After months of trying, failing, doctor appointments, ultrasounds, diet changes, acupuncture, and so on and so on, I found out I had endometriosis. Endometriosis is a disorder in which tissue that normally lines the uterus grows outside the uterus. Dealing with endometriosis is not easy, it’s actually pretty miserable.
We continued to try all throughout 2008 and 2009. Then we moved to Brazil for Todd’s business in January 2010. We sort of continued trying, but not with the same intensity back in the U.S., because we had a whole new set of issues to deal with due to living in a foreign country.
Upon returning from Brazil in January 2014, me at the ripe old age of 40 and Todd 39, in a way exhausted from the four years in Brazil, we were hoping to get back on our pregnancy journey. Of course this came with finding out that at least four other friends were pregnant, almost 20 friends in total over the course of these eight years. However, it was different this time, because those four friends had struggled to get pregnant and were trying IUI (Interuterine Insemination) or IVF (Invitro Fertilization) with a fair amount of failure.
In July 2014, I finally had laparoscopic surgery to confirm my endometriosis and to clean it out! I thought the day would never come. My doctor even told me it was a mess in there, I can only imagine.
This past January 2015 was our first official IUI session. It failed, but that’s OK, because we finally have a chance to give this pregnancy thing a seriously good try. I’m hoping it’s not too late, but I feel we are in a really good place to finally make this happen.
I’m sharing the details of my story, because I am one of millions of women that have fertility issues. It is a horribly devastating feeling to not be able to reproduce. I’m a pretty tough cookie, but this has taken Todd and I to hell and back many times. But we’re not giving up, if anything we’re just getting started.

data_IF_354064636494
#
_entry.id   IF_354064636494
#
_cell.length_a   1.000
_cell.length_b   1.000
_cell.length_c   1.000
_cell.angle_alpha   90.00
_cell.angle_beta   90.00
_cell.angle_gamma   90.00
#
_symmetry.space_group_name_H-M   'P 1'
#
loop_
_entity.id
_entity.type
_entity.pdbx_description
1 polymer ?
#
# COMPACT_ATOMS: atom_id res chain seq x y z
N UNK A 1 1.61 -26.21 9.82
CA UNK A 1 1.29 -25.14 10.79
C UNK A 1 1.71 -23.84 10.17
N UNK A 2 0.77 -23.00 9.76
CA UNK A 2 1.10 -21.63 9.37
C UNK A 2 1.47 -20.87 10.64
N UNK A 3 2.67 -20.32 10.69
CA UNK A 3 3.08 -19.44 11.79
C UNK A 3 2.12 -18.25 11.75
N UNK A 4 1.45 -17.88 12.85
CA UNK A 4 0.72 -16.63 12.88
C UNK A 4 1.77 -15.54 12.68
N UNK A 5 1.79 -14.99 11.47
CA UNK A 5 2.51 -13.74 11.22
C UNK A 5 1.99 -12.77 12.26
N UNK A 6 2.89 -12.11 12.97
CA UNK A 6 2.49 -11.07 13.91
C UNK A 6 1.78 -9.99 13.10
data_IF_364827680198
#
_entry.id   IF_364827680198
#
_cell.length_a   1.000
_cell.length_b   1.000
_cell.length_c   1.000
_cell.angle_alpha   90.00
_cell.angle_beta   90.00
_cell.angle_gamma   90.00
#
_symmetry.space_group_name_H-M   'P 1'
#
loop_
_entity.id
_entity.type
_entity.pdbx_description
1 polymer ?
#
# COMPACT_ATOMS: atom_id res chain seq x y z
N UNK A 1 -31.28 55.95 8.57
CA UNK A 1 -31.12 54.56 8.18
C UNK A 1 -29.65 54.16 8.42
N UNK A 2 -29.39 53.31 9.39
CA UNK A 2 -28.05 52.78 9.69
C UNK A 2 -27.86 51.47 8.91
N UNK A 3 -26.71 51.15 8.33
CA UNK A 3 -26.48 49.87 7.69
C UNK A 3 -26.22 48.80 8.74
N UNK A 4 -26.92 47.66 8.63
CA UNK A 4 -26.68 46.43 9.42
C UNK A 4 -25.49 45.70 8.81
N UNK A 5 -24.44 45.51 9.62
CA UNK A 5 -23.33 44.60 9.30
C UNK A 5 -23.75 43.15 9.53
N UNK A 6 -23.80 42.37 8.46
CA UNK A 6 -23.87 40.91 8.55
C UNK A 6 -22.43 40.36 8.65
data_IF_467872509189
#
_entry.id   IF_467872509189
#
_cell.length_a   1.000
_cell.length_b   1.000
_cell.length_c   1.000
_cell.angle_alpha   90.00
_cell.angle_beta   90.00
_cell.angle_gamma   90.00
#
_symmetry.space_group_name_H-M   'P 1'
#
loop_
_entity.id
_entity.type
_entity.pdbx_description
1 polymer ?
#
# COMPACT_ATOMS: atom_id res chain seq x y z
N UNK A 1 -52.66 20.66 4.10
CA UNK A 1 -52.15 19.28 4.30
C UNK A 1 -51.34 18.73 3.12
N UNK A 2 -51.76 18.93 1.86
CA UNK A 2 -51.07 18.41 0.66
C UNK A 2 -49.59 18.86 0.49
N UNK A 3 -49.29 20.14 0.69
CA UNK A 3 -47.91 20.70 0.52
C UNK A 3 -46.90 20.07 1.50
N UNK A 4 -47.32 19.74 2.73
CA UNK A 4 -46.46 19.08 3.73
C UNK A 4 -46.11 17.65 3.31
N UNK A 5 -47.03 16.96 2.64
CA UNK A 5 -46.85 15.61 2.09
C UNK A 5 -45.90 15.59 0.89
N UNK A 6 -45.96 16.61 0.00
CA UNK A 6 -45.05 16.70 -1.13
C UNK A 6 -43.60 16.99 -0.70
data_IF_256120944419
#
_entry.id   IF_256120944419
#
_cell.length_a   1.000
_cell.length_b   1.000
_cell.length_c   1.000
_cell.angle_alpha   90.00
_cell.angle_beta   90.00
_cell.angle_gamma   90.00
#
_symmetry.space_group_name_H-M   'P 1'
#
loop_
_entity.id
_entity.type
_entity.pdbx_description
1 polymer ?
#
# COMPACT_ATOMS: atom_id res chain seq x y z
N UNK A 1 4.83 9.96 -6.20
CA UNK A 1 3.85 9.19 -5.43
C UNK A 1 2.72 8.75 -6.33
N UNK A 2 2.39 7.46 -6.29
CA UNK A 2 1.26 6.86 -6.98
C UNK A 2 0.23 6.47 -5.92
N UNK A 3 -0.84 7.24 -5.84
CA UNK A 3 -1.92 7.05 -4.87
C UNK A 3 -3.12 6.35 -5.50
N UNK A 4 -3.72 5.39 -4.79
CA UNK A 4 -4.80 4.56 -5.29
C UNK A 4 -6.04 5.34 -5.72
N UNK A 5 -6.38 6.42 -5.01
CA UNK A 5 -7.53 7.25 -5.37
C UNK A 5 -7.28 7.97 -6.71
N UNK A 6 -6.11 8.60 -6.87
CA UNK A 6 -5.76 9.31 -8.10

What I want to know is, why aren’t more women sharing their stories of infertility. There have been a few exceptions like Celine Dion, Giuliana Rancic and Sarah Jessica Parker, but on the whole, not much. When I hear that Susan Sarandon gave birth at 45, or Halle Berry is pregnant at 47, or Geena Davis had twins at 48, my question is, how? Is it taboo to talk about this? Do these women not share their story because they’re embarrassed? Or do they want to give the illusion that it “just” happened? For eight years, I’ve been hoping to hear more stories about infertility from women of all walks of life and I feel I’ve been let down. Yes, the friends that have become pregnant after their struggles of infertility are a blessing in my life, because it gives me hope, but I want to hear more stories. I want to feel I connect with a community of women and couples that know what it means to be reproductively challenged, but they are few and far between.
The face of infertility is me, it could be you, it could be your friend, it could be your coworker. It could be a woman in her early thirties, late thirties or early forties. When we first started trying I was 33; now I’m 41. Yes, it’s more common that a woman in her forties will have fertility issues, but 33 is quite young and it comes as a shock to know you have fertility issues.
If you have fertility issues, know that you’re not alone. Don’t be ashamed of it, talk about it, share your story and when you become pregnant, we will celebrate with you and it will all give us hope that maybe one day soon, we’ll be pregnant too.